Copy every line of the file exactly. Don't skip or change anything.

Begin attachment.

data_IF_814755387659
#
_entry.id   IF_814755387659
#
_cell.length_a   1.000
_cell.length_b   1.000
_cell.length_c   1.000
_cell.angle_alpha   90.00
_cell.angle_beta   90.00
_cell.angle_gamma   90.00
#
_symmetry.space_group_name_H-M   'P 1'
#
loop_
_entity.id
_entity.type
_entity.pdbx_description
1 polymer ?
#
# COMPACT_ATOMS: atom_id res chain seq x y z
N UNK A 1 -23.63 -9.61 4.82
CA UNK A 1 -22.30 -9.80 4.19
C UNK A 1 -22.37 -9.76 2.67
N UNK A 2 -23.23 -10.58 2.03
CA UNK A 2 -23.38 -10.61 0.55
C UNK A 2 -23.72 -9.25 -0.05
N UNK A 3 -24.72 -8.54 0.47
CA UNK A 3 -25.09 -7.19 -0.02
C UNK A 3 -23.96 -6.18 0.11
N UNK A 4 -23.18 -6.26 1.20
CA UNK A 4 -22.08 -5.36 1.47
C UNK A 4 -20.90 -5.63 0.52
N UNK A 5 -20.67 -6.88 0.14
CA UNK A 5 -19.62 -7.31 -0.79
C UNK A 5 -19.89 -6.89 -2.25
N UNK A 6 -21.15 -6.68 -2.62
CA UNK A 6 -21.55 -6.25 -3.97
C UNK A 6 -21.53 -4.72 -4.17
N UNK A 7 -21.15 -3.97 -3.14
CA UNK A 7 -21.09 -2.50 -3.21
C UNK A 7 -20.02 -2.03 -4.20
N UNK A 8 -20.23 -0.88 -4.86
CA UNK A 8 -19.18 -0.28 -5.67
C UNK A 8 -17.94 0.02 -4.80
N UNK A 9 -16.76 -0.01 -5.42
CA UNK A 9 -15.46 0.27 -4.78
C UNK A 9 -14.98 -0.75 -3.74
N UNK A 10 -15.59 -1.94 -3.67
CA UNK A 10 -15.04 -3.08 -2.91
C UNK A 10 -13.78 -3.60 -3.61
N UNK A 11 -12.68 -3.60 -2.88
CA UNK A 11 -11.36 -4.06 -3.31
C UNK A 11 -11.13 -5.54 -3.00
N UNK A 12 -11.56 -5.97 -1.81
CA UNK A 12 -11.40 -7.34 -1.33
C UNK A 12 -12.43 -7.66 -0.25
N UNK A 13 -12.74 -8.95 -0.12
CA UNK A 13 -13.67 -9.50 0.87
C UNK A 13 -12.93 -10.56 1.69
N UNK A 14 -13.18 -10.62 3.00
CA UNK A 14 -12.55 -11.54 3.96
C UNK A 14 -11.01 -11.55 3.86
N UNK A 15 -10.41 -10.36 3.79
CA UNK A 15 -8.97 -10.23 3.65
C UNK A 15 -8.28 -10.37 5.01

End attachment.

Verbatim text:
data_IF_814755387659
#
_entry.id   IF_814755387659
#
_cell.length_a   1.000
_cell.length_b   1.000
_cell.length_c   1.000
_cell.angle_alpha   90.00
_cell.angle_beta   90.00
_cell.angle_gamma   90.00
#
_symmetry.space_group_name_H-M   'P 1'
#
loop_
_entity.id
_entity.type
_entity.pdbx_description
1 polymer ?
#
# COMPACT_ATOMS: atom_id res chain seq x y z
N UNK A 1 -23.63 -9.61 4.82
CA UNK A 1 -22.30 -9.80 4.19
C UNK A 1 -22.37 -9.76 2.67
N UNK A 2 -23.23 -10.58 2.03
CA UNK A 2 -23.38 -10.61 0.55
C UNK A 2 -23.72 -9.25 -0.05
N UNK A 3 -24.72 -8.54 0.47
CA UNK A 3 -25.09 -7.19 -0.02
C UNK A 3 -23.96 -6.18 0.11
N UNK A 4 -23.18 -6.26 1.20
CA UNK A 4 -22.08 -5.36 1.47
C UNK A 4 -20.90 -5.63 0.52
N UNK A 5 -20.67 -6.88 0.14
CA UNK A 5 -19.62 -7.31 -0.79
C UNK A 5 -19.89 -6.89 -2.25
N UNK A 6 -21.15 -6.68 -2.62
CA UNK A 6 -21.55 -6.25 -3.97
C UNK A 6 -21.53 -4.72 -4.17
N UNK A 7 -21.15 -3.97 -3.14
CA UNK A 7 -21.09 -2.50 -3.21
C UNK A 7 -20.02 -2.03 -4.20
N UNK A 8 -20.23 -0.88 -4.86
CA UNK A 8 -19.18 -0.28 -5.67
C UNK A 8 -17.94 0.02 -4.80
N UNK A 9 -16.76 -0.01 -5.42
CA UNK A 9 -15.46 0.27 -4.78
C UNK A 9 -14.98 -0.75 -3.74
N UNK A 10 -15.59 -1.94 -3.67
CA UNK A 10 -15.04 -3.08 -2.91
C UNK A 10 -13.78 -3.60 -3.61
N UNK A 11 -12.68 -3.60 -2.88
CA UNK A 11 -11.36 -4.06 -3.31
C UNK A 11 -11.13 -5.54 -3.00
N UNK A 12 -11.56 -5.97 -1.81
CA UNK A 12 -11.40 -7.34 -1.33
C UNK A 12 -12.43 -7.66 -0.25
N UNK A 13 -12.74 -8.95 -0.12
CA UNK A 13 -13.67 -9.50 0.87
C UNK A 13 -12.93 -10.56 1.69
N UNK A 14 -13.18 -10.62 3.00
CA UNK A 14 -12.55 -11.54 3.96
C UNK A 14 -11.01 -11.55 3.86
N UNK A 15 -10.41 -10.36 3.79
CA UNK A 15 -8.97 -10.23 3.65
C UNK A 15 -8.28 -10.37 5.01